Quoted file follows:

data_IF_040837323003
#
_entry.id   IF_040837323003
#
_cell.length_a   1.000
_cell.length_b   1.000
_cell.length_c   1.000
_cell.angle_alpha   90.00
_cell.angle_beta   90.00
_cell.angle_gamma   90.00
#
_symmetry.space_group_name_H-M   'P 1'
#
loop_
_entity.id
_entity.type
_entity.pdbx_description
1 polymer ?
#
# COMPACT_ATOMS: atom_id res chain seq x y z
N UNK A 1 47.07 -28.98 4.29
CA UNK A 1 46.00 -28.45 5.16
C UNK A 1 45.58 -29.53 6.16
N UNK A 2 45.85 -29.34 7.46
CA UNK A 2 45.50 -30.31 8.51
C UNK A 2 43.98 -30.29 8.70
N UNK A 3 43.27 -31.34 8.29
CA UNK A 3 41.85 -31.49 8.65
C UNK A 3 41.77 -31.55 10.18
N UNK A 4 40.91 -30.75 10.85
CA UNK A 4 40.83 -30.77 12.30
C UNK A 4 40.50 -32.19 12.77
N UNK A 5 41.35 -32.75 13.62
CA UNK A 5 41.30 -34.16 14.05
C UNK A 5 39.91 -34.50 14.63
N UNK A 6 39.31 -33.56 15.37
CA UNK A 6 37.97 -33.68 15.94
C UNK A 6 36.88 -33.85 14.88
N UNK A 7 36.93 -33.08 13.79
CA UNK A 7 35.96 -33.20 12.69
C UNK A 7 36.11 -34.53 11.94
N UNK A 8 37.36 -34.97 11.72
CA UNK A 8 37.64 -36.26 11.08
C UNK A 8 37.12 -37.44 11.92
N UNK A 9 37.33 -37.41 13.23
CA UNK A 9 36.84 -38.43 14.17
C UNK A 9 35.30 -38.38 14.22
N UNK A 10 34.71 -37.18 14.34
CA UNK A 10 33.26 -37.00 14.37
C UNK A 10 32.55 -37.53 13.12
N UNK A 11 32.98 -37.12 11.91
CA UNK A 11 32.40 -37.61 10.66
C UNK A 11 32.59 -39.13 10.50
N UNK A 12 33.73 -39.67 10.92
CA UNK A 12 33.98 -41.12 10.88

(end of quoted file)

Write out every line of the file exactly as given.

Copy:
data_IF_040837323003
#
_entry.id   IF_040837323003
#
_cell.length_a   1.000
_cell.length_b   1.000
_cell.length_c   1.000
_cell.angle_alpha   90.00
_cell.angle_beta   90.00
_cell.angle_gamma   90.00
#
_symmetry.space_group_name_H-M   'P 1'
#
loop_
_entity.id
_entity.type
_entity.pdbx_description
1 polymer ?
#
# COMPACT_ATOMS: atom_id res chain seq x y z
N UNK A 1 47.07 -28.98 4.29
CA UNK A 1 46.00 -28.45 5.16
C UNK A 1 45.58 -29.53 6.16
N UNK A 2 45.85 -29.34 7.46
CA UNK A 2 45.50 -30.31 8.51
C UNK A 2 43.98 -30.29 8.70
N UNK A 3 43.27 -31.34 8.29
CA UNK A 3 41.85 -31.49 8.65
C UNK A 3 41.77 -31.55 10.18
N UNK A 4 40.91 -30.75 10.85
CA UNK A 4 40.83 -30.77 12.30
C UNK A 4 40.50 -32.19 12.77
N UNK A 5 41.35 -32.75 13.62
CA UNK A 5 41.30 -34.16 14.05
C UNK A 5 39.91 -34.50 14.63
N UNK A 6 39.31 -33.56 15.37
CA UNK A 6 37.97 -33.68 15.94
C UNK A 6 36.88 -33.85 14.88
N UNK A 7 36.93 -33.08 13.79
CA UNK A 7 35.96 -33.20 12.69
C UNK A 7 36.11 -34.53 11.94
N UNK A 8 37.36 -34.97 11.72
CA UNK A 8 37.64 -36.26 11.08
C UNK A 8 37.12 -37.44 11.92
N UNK A 9 37.33 -37.41 13.23
CA UNK A 9 36.84 -38.43 14.17
C UNK A 9 35.30 -38.38 14.22
N UNK A 10 34.71 -37.18 14.34
CA UNK A 10 33.26 -37.00 14.37
C UNK A 10 32.55 -37.53 13.12
N UNK A 11 32.98 -37.12 11.91
CA UNK A 11 32.40 -37.61 10.66
C UNK A 11 32.59 -39.13 10.50
N UNK A 12 33.73 -39.67 10.92
CA UNK A 12 33.98 -41.12 10.88